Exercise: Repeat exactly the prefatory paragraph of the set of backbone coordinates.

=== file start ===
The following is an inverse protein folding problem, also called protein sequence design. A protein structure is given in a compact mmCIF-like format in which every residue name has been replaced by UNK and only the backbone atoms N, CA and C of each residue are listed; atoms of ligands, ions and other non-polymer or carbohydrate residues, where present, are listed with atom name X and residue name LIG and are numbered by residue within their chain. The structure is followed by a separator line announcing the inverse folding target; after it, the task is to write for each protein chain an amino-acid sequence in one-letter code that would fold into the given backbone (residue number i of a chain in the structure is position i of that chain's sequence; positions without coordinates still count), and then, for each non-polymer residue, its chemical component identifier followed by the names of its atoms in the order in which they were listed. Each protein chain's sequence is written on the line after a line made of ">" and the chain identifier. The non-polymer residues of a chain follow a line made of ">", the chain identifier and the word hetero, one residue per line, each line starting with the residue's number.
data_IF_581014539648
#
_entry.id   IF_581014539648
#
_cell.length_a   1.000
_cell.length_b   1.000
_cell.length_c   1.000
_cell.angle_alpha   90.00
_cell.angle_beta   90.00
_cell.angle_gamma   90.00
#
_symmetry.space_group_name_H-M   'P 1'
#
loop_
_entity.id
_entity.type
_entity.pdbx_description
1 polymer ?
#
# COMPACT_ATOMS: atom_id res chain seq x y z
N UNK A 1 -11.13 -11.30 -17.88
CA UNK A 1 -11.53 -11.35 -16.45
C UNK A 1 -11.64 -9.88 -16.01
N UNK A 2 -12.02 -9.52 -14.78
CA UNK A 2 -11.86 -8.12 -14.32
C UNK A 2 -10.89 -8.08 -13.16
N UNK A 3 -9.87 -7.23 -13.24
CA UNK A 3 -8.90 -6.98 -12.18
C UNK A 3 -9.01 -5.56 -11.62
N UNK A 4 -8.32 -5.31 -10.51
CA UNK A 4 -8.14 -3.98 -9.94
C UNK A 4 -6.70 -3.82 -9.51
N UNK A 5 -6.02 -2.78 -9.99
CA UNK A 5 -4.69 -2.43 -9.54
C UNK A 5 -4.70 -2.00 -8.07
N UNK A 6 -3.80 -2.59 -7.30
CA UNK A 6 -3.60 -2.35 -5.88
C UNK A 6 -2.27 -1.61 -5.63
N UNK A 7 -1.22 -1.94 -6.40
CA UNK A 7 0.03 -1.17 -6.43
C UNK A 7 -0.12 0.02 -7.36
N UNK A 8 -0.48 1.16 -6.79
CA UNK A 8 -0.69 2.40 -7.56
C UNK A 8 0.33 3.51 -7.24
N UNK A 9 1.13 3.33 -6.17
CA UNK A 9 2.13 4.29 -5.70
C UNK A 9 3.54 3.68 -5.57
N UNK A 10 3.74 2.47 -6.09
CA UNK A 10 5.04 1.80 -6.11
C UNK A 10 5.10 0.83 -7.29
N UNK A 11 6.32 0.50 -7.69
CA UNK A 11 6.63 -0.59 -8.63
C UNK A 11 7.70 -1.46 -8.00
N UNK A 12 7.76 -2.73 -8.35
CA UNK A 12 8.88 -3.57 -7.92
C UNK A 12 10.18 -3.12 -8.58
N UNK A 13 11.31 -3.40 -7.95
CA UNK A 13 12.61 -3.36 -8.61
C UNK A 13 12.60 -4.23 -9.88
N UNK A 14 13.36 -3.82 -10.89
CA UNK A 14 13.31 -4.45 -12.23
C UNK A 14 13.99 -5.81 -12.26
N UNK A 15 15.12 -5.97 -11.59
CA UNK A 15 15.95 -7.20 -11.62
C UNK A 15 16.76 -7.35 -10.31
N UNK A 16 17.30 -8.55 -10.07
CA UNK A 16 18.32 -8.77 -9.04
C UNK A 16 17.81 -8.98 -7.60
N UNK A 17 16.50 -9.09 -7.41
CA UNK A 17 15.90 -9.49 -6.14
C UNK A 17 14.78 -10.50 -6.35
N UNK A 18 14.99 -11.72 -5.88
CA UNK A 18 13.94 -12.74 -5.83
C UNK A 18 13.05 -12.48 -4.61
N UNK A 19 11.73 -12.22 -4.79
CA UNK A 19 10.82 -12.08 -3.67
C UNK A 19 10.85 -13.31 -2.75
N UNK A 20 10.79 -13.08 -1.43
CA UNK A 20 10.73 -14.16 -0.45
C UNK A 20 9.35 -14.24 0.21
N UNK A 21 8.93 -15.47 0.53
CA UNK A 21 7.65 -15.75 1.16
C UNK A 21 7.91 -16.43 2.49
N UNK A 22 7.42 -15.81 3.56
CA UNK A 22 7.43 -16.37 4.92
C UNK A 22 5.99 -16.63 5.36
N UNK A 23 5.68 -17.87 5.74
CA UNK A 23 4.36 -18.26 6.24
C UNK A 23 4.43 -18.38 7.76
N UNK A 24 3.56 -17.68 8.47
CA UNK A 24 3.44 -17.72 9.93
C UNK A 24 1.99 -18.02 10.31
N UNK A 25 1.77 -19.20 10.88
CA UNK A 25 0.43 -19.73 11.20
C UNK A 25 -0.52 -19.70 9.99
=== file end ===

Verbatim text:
The following is an inverse protein folding problem, also called protein sequence design. A protein structure is given in a compact mmCIF-like format in which every residue name has been replaced by UNK and only the backbone atoms N, CA and C of each residue are listed; atoms of ligands, ions and other non-polymer or carbohydrate residues, where present, are listed with atom name X and residue name LIG and are numbered by residue within their chain. The structure is followed by a separator line announcing the inverse folding target; after it, the task is to write for each protein chain an amino-acid sequence in one-letter code that would fold into the given backbone (residue number i of a chain in the structure is position i of that chain's sequence; positions without coordinates still count), and then, for each non-polymer residue, its chemical component identifier followed by the names of its atoms in the order in which they were listed. Each protein chain's sequence is written on the line after a line made of ">" and the chain identifier. The non-polymer residues of a chain follow a line made of ">", the chain identifier and the word hetero, one residue per line, each line starting with the residue's number.